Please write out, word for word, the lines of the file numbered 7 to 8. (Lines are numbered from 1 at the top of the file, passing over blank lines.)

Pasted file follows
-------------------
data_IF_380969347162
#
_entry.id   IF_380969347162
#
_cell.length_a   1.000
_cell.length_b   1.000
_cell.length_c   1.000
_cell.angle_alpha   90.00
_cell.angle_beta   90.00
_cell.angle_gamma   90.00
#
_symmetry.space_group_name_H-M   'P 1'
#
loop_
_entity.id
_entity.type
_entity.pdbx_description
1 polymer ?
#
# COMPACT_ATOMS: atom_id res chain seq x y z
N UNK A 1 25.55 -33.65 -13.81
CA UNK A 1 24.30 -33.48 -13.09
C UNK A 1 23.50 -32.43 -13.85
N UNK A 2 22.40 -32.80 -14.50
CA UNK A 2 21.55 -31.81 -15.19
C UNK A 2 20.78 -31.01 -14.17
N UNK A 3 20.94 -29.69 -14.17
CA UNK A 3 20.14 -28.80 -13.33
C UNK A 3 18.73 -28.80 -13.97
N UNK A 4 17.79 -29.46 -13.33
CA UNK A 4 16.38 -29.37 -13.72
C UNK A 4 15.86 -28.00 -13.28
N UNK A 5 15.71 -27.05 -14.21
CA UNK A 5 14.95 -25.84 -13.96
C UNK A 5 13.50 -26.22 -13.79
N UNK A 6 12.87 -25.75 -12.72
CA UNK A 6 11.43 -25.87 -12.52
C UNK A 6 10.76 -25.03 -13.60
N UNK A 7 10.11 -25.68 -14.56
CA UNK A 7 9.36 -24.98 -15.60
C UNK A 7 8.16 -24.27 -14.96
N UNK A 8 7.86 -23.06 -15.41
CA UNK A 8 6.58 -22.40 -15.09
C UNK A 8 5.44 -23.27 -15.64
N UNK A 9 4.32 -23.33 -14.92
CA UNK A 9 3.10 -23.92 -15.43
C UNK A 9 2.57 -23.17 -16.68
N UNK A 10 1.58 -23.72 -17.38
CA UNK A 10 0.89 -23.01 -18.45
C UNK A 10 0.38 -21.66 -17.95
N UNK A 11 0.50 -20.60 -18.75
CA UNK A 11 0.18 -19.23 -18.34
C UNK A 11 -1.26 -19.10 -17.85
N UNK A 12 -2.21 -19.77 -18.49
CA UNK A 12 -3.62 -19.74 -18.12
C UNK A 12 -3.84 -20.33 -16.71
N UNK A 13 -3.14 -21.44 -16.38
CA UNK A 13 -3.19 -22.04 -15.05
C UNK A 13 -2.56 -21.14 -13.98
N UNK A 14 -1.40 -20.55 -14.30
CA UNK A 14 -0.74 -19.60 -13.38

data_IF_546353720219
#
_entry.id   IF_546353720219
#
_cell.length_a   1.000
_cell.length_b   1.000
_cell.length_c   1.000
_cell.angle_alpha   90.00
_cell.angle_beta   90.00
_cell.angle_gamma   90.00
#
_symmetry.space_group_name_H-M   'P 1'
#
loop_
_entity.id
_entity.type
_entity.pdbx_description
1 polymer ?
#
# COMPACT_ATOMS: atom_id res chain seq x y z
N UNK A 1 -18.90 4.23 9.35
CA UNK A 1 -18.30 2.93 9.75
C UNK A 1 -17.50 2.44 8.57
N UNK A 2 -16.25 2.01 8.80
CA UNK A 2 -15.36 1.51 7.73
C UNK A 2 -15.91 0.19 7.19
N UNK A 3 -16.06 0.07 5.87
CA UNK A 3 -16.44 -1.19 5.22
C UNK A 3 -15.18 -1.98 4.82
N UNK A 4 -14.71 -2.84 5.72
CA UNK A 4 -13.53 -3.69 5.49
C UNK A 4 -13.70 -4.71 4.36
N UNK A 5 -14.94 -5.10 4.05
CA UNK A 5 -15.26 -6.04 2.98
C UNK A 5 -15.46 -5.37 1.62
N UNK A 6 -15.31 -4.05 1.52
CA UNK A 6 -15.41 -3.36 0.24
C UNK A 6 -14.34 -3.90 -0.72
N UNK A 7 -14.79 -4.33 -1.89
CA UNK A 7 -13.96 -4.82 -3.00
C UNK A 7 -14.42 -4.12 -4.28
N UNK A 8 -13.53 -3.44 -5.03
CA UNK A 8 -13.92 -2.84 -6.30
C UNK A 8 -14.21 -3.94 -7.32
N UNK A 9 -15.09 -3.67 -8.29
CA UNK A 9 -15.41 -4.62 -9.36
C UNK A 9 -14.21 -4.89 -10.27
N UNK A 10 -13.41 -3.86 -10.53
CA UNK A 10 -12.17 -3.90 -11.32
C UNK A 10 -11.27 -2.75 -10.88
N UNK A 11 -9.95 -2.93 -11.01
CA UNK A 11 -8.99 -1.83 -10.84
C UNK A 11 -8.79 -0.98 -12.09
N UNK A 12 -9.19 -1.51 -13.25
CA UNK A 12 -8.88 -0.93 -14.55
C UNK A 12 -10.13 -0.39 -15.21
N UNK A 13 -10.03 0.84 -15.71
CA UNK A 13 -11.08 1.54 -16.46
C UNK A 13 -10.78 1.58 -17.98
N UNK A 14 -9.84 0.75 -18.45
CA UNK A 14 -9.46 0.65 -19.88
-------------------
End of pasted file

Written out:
_cell.length_c   1.000
_cell.angle_alpha   90.00